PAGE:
Not only does sending your materials in advance make your meeting more efficient, but it means you make better decisions. Everyone can fully review the data and background information, analyze it, reflect, and come to the meeting prepared with a decision or their own ideas.
4. Create space to celebrate wins
Even when things feel challenging and overwhelming, you can always find something to celebrate. Create dedicated space on your meeting agenda to share good news, get excited about your wins, and celebrate personal and professional success.
Move this to the start of your agenda for a better way to begin your manager meetings. Share excitement about a client win, a project that’s going well, a team member’s new certification, or an opportunity that could bring huge benefits to the company. Let this be a moment that reminds everyone why you’re here and what you’re working towards.
5. Don’t shy away from raising issues
Management meetings are a place to discuss challenges and come up with solutions. Don’t avoid raising an issue or bringing a matter to the table, even if it’s awkward.
It’s best to transparently share issues and comments before they escalate, so encourage your managers to clearly outline them on the agenda so there are no surprises. Not only does this help everyone prepare better, but it’s a great way to make introverted attendees feel more at ease, as they don’t feel the pressure to raise it during the meeting.
At Polly, we have a dedicated “hard conversations” section on our weekly leadership meeting agenda. It’s a place to talk about items that weren’t already raised in the meeting and need to be addressed even though they might be tough to talk about.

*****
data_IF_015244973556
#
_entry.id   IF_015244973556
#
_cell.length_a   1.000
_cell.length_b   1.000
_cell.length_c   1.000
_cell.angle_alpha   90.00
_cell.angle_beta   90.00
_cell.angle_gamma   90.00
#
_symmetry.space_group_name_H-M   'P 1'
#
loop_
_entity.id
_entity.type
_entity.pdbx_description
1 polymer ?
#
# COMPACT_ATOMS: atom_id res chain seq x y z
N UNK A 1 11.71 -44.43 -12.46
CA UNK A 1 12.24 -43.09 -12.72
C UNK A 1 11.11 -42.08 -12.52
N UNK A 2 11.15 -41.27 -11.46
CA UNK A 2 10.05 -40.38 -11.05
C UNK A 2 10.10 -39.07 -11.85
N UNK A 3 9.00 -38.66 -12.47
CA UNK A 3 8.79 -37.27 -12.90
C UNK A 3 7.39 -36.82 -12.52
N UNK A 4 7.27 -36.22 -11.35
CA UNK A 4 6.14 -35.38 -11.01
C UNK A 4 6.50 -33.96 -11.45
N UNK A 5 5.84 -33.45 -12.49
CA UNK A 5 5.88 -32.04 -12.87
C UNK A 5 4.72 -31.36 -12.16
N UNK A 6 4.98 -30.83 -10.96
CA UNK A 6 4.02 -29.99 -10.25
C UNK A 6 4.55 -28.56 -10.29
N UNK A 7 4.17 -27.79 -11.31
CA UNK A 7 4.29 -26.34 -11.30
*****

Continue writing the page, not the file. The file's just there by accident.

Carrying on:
6. Review and act on feedback from your teams
While they’re not present at manager meetings, your team members and direct reports can still influence the discussion. Make space on your agenda to review feedback from team members and use this to shape the company’s processes, culture, and direction for the better.
Encourage your team members to share ideas and feedback with Polly’s Open Forum. It’s an ideal place to gather critical feedback and suggestions at any time, anonymously. Check in often to identify ideas and challenges. Share these with the management team so you can share ideas, proactively tackle issues, and make changes together.
7. Recap action items
Manager meetings are filled with decisions and specific actions for people to carry out. Take careful notes about these and share them with everyone at your meeting.
For best results, highlight any action items along with the person responsible and the deadline within your meeting minutes. Add these to a meeting recap email or Teams or Slack message too, so there’s no confusion over who should be doing what. With specific actions recorded and shared, it’s easier to follow up on progress.
8. Finish on time
Sticking to your scheduled meeting times is always important, but especially if your participants are managers or leaders. Finish on time so that they can return to their teams and continue to lead them towards success.
If you find your manager meetings always run over, look for ways to optimize them. Ask for people to vote on ideas or decisions in a Slack poll before the meeting, share status updates via Slack and Teams, and continue to look for opportunities to cut down discussion to where it matters most.
Make every manager meeting count
Manager meetings bring some of your brightest minds together to solve problems and make decisions. They’re a valuable part of any company’s schedule, but we often don’t take full advantage of them. Use this guide to help you plan future meetings that are more effective, productive, and enjoyable for your managers.
Let Polly be your co-pilot in running your most effective manager meetings yet. Explore our meeting management features to help you get organized, seek feedback, and continuously improve.
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Written by Nicola Scoon
Nicola Scoon is a freelance writer that's passionate about employee engagement and better workplace experiences. She draws on her experience in internal communications to help companies create content that empowers, encourages, and motivates people to create better experiences for all.